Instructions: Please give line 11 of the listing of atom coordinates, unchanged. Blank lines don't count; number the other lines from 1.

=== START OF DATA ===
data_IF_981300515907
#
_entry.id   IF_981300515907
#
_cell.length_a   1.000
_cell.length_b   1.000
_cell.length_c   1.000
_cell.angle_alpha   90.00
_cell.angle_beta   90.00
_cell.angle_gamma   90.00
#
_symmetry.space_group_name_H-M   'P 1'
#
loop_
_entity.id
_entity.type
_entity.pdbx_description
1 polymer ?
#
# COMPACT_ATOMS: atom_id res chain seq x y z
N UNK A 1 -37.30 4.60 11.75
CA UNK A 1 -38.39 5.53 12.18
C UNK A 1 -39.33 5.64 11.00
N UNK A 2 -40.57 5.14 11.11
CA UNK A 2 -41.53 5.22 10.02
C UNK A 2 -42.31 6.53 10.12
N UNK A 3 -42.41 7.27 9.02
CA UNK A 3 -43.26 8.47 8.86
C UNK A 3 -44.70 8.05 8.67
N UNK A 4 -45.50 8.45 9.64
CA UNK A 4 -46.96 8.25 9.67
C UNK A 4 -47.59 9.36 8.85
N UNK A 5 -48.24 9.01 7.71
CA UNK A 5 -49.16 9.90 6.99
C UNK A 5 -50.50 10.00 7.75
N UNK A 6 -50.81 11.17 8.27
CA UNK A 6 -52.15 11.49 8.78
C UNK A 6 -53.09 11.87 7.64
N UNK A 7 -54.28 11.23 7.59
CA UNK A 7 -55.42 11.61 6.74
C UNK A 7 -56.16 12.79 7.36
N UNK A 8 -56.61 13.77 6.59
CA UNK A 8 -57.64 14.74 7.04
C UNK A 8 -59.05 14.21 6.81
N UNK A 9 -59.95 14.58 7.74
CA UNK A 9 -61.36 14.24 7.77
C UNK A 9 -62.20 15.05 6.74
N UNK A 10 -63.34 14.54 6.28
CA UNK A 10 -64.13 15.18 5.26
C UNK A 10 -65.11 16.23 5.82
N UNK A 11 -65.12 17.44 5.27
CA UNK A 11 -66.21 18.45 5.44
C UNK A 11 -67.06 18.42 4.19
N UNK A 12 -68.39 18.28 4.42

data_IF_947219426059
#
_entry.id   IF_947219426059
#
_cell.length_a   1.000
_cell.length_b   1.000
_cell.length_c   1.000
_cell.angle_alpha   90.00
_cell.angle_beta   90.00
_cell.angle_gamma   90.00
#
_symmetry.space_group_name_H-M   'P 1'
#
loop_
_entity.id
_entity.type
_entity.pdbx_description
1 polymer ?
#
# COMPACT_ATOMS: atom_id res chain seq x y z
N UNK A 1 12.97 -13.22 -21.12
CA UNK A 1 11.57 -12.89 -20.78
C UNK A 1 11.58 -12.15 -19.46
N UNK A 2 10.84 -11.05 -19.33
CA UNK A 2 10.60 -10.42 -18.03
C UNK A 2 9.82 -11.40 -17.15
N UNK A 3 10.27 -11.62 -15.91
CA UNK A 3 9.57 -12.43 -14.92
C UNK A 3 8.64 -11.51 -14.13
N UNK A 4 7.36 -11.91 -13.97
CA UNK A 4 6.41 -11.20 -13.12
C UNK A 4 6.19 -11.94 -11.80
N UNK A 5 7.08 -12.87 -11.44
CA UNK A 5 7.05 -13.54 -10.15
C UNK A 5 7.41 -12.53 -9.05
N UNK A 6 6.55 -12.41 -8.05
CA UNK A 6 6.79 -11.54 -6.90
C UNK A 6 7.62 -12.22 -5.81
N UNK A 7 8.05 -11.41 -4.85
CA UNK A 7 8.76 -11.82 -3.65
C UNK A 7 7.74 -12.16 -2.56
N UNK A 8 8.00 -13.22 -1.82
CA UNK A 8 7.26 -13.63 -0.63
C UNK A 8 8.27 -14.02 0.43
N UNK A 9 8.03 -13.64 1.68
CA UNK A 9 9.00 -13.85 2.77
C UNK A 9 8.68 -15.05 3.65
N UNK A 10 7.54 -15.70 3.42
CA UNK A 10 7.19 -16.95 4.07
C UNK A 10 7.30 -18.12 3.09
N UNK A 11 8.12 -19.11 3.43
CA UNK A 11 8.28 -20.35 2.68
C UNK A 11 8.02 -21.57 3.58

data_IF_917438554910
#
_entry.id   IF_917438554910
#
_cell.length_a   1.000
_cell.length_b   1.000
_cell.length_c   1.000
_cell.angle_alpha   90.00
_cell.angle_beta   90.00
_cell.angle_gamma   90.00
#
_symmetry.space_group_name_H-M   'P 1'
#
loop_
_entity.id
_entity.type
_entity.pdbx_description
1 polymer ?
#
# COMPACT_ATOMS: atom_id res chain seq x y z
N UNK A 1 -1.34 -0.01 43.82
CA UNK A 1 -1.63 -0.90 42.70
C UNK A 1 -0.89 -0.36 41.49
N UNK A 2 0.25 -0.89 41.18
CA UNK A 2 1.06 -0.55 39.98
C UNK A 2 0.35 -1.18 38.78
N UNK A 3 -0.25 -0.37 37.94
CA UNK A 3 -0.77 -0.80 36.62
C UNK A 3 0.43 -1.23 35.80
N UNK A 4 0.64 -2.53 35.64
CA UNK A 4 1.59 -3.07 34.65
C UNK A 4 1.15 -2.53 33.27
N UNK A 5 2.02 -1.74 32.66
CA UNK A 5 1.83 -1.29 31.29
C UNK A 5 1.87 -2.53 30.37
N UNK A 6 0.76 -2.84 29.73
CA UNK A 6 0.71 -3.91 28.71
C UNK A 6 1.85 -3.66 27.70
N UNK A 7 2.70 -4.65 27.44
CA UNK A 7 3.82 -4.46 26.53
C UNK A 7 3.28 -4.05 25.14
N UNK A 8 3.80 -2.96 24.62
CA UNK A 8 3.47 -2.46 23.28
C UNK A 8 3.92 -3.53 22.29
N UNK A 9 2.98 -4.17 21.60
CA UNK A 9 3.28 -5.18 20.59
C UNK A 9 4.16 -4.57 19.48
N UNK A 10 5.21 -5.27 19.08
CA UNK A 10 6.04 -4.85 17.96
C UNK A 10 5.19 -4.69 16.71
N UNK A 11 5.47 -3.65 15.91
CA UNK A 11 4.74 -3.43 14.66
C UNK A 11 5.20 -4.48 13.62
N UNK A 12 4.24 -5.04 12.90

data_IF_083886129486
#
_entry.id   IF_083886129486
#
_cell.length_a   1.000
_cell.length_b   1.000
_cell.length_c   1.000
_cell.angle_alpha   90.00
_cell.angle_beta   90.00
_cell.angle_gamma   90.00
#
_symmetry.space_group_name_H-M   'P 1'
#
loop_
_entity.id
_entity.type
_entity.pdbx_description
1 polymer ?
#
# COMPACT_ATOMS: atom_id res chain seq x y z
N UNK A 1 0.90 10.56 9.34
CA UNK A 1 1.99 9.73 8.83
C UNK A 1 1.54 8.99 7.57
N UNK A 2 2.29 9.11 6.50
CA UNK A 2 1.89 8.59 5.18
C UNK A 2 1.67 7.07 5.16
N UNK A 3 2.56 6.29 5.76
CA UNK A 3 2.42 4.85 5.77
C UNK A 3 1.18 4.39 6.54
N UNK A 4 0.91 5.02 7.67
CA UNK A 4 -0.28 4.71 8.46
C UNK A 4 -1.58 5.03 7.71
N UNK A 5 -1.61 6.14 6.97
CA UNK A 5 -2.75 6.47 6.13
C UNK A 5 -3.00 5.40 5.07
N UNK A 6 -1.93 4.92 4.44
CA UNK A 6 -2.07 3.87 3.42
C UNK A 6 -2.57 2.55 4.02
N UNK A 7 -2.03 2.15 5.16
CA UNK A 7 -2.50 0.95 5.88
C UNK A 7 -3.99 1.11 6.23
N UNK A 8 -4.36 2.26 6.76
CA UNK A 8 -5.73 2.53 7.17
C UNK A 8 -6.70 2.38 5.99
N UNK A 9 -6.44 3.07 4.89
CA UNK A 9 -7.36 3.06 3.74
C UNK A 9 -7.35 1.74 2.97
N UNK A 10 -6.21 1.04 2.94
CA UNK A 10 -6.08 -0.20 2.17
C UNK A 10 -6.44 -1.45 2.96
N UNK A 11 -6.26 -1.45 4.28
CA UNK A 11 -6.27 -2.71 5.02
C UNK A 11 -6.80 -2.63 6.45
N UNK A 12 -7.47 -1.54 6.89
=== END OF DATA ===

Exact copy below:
#